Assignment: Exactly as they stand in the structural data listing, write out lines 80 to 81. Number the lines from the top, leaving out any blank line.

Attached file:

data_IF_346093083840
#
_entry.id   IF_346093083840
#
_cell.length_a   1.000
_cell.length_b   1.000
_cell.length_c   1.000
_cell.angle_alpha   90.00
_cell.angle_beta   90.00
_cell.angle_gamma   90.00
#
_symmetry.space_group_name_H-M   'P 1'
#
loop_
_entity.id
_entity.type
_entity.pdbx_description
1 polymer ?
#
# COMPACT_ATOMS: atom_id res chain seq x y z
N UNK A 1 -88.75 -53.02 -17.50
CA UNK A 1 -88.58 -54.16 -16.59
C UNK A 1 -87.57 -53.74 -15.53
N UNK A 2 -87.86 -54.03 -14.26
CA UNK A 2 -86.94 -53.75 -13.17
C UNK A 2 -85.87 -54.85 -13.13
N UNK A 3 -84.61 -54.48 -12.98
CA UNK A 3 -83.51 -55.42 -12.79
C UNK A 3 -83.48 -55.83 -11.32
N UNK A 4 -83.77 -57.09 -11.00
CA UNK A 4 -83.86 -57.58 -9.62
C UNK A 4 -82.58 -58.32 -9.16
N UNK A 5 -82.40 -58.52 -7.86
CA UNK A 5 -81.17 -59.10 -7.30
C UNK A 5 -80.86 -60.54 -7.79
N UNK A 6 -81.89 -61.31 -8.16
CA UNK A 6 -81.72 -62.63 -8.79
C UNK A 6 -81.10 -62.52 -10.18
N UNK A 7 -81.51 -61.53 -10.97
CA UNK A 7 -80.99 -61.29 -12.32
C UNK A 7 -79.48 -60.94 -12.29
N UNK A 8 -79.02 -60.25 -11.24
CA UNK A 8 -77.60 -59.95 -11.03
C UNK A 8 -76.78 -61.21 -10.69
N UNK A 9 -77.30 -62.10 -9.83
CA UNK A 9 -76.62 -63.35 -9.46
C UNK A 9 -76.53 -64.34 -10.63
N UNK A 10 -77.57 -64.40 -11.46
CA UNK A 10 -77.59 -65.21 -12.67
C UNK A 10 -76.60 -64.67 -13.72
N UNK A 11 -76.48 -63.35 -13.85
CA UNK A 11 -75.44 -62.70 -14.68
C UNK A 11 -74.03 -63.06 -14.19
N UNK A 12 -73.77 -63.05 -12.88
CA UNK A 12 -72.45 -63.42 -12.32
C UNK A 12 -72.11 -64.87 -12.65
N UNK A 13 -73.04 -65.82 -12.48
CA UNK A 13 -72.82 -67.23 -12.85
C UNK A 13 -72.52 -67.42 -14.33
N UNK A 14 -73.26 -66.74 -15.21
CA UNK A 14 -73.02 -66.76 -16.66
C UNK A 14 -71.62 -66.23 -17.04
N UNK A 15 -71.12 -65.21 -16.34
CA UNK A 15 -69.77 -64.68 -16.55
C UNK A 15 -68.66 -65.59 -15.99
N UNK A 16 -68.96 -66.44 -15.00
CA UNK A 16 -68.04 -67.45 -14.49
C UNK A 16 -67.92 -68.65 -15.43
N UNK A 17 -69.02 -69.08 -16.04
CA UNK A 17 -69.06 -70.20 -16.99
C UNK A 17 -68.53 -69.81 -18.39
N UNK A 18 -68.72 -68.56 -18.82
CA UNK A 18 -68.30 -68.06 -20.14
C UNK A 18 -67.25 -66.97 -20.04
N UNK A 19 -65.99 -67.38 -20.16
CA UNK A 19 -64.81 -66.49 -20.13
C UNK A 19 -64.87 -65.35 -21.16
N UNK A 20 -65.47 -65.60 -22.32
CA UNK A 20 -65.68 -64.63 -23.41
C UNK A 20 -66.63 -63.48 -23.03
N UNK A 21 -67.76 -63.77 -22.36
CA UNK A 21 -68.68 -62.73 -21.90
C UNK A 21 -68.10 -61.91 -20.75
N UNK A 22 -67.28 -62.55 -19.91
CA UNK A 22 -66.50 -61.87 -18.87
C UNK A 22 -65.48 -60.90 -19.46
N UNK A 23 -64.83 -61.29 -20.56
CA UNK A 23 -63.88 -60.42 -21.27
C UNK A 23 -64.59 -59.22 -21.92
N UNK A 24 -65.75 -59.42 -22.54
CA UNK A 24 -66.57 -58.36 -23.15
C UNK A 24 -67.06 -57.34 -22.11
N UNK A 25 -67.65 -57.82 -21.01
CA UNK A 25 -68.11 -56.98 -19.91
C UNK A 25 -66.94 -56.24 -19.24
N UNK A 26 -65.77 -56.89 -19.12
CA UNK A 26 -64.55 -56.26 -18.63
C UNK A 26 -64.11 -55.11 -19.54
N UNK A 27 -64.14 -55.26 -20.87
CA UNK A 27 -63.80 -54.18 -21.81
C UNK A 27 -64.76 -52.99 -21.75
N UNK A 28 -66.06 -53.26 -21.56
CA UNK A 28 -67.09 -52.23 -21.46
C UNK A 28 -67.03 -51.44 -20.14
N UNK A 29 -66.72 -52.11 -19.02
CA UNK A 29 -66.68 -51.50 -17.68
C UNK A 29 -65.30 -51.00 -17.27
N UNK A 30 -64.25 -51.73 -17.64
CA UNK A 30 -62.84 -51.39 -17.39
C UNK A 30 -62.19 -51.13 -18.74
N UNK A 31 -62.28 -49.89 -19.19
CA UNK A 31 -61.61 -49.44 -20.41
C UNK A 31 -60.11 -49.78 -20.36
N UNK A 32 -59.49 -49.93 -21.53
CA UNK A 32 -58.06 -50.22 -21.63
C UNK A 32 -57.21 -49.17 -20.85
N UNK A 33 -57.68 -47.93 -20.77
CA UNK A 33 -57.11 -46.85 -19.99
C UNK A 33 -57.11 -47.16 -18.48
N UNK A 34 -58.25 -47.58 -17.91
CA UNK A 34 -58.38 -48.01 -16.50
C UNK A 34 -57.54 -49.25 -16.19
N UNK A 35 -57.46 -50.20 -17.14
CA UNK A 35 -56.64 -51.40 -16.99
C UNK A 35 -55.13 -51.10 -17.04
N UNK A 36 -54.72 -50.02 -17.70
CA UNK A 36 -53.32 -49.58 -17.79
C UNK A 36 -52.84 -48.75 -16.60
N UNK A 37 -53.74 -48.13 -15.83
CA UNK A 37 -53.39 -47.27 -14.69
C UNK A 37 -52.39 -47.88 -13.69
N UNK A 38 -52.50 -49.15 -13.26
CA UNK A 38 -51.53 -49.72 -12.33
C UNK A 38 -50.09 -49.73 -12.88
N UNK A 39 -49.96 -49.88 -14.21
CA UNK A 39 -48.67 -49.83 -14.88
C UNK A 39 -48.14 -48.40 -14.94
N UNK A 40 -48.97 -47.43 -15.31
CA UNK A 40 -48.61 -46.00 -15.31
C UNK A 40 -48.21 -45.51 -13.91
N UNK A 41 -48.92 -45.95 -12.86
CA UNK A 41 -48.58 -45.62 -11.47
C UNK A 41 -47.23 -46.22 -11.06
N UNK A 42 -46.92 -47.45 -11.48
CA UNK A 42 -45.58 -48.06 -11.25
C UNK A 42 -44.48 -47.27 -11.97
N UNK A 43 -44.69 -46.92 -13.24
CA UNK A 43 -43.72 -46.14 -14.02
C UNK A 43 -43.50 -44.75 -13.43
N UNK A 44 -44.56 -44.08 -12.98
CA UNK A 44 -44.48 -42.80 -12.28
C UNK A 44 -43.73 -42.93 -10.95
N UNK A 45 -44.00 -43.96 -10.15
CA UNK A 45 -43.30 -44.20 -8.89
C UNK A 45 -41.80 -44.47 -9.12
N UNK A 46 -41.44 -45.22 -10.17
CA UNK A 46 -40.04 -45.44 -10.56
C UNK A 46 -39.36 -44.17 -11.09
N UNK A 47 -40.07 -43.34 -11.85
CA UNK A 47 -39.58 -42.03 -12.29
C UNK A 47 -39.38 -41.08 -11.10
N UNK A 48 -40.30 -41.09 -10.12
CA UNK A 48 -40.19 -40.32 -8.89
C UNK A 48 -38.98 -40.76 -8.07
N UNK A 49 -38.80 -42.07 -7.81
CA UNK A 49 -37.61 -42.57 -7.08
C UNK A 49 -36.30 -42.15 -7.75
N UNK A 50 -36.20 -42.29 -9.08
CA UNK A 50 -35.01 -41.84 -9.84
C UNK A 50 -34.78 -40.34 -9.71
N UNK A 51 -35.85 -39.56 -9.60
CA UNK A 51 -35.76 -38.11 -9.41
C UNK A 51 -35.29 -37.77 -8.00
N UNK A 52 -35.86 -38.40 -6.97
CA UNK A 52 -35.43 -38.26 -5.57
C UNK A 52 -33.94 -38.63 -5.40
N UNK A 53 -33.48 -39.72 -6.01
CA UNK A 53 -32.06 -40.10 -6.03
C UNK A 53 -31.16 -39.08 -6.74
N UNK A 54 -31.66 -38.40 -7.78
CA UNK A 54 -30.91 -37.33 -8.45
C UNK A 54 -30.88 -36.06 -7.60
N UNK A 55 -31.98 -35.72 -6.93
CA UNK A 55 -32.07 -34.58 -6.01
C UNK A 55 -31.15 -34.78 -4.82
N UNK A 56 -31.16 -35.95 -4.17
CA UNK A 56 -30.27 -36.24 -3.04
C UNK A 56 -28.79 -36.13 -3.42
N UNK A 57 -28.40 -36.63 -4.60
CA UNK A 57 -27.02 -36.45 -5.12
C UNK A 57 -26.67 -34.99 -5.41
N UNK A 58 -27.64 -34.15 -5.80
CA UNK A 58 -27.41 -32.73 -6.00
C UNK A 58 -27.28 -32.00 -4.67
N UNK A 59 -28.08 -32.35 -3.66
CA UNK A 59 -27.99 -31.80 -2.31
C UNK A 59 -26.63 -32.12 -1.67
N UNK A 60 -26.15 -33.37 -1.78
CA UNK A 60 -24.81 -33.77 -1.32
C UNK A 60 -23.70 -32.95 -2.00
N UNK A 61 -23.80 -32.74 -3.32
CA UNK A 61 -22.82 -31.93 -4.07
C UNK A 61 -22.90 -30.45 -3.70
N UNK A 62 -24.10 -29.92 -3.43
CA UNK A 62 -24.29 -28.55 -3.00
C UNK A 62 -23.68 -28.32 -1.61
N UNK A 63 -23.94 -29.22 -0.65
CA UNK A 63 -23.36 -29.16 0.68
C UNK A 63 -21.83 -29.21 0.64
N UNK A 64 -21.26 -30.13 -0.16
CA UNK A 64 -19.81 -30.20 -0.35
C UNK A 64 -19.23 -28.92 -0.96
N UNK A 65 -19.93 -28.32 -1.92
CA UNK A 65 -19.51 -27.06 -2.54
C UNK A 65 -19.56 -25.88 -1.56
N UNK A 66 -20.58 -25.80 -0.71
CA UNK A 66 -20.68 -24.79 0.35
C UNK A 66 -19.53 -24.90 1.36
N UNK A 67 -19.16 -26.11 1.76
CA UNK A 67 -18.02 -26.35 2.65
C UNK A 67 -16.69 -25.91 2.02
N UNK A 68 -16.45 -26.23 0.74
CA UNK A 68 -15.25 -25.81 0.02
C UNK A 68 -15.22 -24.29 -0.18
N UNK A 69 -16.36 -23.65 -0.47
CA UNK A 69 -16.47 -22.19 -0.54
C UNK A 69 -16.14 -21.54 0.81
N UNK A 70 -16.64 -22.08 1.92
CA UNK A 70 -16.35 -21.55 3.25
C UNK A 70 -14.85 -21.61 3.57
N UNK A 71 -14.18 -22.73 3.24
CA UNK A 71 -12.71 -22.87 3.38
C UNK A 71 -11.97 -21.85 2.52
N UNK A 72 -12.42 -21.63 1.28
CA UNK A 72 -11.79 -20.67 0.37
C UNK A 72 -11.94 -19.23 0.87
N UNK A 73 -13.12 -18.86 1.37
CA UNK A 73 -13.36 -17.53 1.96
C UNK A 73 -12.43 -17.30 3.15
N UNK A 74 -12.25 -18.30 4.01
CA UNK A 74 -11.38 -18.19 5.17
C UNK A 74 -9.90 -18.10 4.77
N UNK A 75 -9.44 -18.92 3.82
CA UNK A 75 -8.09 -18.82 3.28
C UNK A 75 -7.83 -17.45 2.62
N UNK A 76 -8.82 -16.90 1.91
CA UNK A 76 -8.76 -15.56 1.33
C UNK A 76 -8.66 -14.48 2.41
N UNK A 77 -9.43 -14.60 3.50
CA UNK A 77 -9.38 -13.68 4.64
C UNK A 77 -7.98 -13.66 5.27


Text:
C UNK A 20 -66.63 -63.48 -23.03
N UNK A 21 -67.76 -63.77 -22.36